Artificial intelligence, drones, and robots are already being deployed on large farms to assist with several management tasks for crops and livestock. However, there are some risks that must be accounted for when turning over our food production to AI-driven machines.
We will discuss the benefits that AI can bring to the world of agriculture, including some applications that are already in place to help our farmers produce more and better-quality food. We will then discuss some potential pitfalls we must be aware of if we turn over our food supply to machines.
AI has brought to the world countless tools for personal and industrial use. With agriculture, it has delivered the potential to increase yields, keep pests away, and reduce costs in nearly all parts of farm management.
Our farmers need to know how best to use these tools, and we need to understand how their application can be a benefit. There are already AI applications that are worthwhile and are providing users with successful results. Let us see how the grass is greener on the AI side.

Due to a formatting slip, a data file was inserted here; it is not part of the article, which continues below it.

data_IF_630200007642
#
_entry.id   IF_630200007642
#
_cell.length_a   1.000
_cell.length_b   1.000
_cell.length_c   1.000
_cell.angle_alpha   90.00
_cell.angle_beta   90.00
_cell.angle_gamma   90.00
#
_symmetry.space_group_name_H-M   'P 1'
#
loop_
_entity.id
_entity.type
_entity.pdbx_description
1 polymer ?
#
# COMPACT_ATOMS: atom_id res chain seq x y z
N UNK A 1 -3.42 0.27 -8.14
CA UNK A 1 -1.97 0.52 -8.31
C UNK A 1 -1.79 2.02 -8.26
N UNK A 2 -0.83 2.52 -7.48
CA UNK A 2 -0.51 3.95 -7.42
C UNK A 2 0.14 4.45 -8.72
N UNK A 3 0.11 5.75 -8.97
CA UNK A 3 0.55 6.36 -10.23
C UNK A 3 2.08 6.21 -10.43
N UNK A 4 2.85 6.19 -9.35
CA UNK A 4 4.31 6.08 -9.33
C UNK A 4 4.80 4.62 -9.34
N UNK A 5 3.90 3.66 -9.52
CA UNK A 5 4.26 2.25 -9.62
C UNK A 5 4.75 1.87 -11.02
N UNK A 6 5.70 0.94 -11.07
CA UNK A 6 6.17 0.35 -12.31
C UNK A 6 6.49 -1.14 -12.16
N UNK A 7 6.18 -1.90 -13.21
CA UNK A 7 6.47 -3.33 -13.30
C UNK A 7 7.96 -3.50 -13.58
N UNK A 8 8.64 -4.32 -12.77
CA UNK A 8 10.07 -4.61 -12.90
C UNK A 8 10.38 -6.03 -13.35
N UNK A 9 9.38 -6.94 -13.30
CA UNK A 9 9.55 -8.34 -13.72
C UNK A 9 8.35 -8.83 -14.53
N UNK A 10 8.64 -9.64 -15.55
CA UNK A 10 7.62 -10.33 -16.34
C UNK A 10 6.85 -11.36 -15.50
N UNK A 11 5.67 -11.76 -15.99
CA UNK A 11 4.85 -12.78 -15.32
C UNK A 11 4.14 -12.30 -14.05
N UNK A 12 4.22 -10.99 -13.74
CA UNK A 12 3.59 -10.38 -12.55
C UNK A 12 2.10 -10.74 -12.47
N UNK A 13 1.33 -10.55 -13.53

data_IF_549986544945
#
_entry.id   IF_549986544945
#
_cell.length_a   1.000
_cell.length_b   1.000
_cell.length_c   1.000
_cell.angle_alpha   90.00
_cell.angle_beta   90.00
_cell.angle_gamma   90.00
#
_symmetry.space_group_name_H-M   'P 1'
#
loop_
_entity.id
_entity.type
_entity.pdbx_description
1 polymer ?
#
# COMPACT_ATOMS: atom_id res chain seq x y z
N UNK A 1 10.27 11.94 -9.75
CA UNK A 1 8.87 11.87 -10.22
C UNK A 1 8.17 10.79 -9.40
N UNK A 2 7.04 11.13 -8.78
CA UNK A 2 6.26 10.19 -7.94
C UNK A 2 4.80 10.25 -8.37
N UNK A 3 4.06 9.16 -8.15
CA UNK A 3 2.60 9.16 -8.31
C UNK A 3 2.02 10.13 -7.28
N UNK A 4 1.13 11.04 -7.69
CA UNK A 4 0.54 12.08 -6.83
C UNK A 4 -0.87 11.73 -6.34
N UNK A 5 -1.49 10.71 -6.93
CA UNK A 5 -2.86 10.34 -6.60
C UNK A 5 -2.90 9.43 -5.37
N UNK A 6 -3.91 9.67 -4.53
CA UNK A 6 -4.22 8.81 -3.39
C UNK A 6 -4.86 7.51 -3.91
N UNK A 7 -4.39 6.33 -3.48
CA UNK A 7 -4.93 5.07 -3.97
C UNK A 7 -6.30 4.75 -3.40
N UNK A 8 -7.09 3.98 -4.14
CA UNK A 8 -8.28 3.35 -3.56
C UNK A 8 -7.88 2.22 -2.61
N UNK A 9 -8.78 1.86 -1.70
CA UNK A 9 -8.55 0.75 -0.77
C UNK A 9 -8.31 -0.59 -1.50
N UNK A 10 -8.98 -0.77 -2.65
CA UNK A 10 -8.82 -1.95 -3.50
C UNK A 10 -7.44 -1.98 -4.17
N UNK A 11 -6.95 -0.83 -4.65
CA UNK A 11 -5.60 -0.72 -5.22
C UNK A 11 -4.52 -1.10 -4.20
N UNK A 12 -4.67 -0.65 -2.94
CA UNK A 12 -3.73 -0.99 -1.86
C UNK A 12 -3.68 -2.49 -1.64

The Smart Farm
AI is leading to smart farms with farming models that have high cognitive ability. This technology is focused on a few specific areas.
Data and Analysis
With new equipment, farms can be set up to track and analyze multiple data points. For example, a farmer can use a drone to review a large tract of land and identify the exact location of a pest infestation or plant disease in real-time. This mass of data has boosted information accuracy and can help farmers make informed decisions when analyzed with AI models.
Robotics and Automation
Robots are used for farm activities such as picking, thinning, and sorting to speed up manual labor work and deal with any labor shortages. The goal is to increase productivity, consistency, and quality while minimizing errors.
AI models have been designed to predict changes to weather patterns, soil erosion, and pest infestations to improve farm management and planning. These tools allow farmers to see into the future, assisting them with informed decision-making.
Like other industries, agriculture faces similar constraints related to its use of AI, such as compatibility with current technology, resource availability, security, and potential regulatory issues. Even with these constraints, the future farms will be highly dependent on AI, making them more precise and creating a new “cognitive farm.”
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